Saturday, June 25, 2011

"First, do no harm..."

It’s too bad educators don’t take some version of the Hippocratic oath…“First, do no harm.”  It would be more difficult to define than it is for Drs, of course.  Harm seems fairly easy to define for a physician—if an action kills the patient, that’s harm.  If they take the wrong leg, or don’t consider the side effects of a new medication, that’s harm.  For teachers, it’s not so easy.   Some might say that teachers don’t have students’ lives in their hands, but we know they do.  Don’t kill the spirit, don’t let your own prejudices show through, don’t deny students’ creativity – so intangible, so different in each situation, so nebulous.  Yet I think there is a sensible and positive way that teachers and educational leaders could promise not to do harm in our schools.  I promise…

As an Educational Leader, I promise:
…to give only positions/assignments/responsibilities for which the assignees are truly qualified, unless an extraordinary level of commitment and support are present to help them succeed
…to make decisions in ways that weight the needs of students as more compelling than the needs of adults, without treating anyone unfairly
…to support those who embrace challenging opportunities, understanding that they will not be comfortable, that they will require extra work, that they will need time to encompass and perfect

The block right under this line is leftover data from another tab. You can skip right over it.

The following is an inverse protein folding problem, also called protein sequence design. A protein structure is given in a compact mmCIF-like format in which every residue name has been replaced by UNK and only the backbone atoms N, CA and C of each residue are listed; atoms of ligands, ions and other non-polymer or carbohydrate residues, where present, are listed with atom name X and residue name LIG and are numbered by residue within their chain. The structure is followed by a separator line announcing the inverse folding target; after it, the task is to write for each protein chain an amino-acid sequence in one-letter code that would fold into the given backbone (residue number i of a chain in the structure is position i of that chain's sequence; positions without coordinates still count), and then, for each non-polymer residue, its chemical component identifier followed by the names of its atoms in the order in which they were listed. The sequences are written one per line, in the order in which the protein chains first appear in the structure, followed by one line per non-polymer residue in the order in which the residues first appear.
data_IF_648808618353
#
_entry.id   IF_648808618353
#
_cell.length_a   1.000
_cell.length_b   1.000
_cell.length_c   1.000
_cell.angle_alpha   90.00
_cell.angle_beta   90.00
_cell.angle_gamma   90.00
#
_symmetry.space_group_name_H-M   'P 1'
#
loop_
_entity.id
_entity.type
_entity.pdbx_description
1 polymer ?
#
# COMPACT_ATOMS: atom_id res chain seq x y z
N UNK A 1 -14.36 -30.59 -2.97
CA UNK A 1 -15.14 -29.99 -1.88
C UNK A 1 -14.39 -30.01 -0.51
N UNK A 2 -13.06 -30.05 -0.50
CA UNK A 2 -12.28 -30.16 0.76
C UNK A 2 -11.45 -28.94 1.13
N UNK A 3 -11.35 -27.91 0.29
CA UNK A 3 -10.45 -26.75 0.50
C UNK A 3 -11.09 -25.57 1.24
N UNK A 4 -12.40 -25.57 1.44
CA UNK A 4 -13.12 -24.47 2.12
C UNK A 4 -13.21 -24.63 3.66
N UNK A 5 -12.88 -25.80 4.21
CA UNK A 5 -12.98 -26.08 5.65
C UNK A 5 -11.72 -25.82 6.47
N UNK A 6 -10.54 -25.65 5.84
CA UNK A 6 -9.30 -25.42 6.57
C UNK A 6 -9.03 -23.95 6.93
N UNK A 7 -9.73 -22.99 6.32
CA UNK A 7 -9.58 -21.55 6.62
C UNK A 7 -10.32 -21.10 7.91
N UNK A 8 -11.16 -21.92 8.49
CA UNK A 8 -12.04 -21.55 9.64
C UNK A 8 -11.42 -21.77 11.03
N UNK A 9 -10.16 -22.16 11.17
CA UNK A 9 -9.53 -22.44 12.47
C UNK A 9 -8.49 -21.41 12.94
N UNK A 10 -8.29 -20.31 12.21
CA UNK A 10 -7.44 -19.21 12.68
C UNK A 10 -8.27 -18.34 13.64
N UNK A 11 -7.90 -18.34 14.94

…to provide the support needed to allow the discomfort, effort, and time required to master the opportunities and expand to a higher level of performance and effectiveness with students
As an Educator working directly with students, I promise:
…to accept only positions/assignments/responsibilities for which I am truly qualified, unless I have an extraordinary level of commitment to learn and grow, and  unless strong support from educational leaders is available to me
…to make decisions in ways that weight the needs of students as more compelling than the needs of adults, including my own
…to seek challenging opportunities with the full knowledge that they will not be comfortable, that they will take extra work, that they will take time to encompass and perfect
…to accept the support needed to allow the discomfort, effort, and time required to embrace change and expand to a higher level of performance and effectiveness with students
I know teachers and other educational professionals, and educational leaders, who already live these promises; I know others who don’t.  These principles need to come before all the “thinking outside the box” that we want to do in pursuit of student learning.  Neither set of promises can exist alone—they are interdependent, enmeshed.  They  represent a foundational philosophic understanding of the importance of adult alliances and mutual support in order to create a context for student learning—they create the “village” we need for the adults.  Right now, we have too many rules and agreements, not to mention beliefs,  that prevent us from matching people with work that they can do effectively.  Instead of professional excellence and commitment, we have a self-protective, reactive environment that stifles the intellectual generosity needed to enable learning that goes beyond basic skills and facts.  Shouldn't this be the first thing we take on?  




1 comment:

  1. thoughtful and challenging- thanks for sharing this post

    ReplyDelete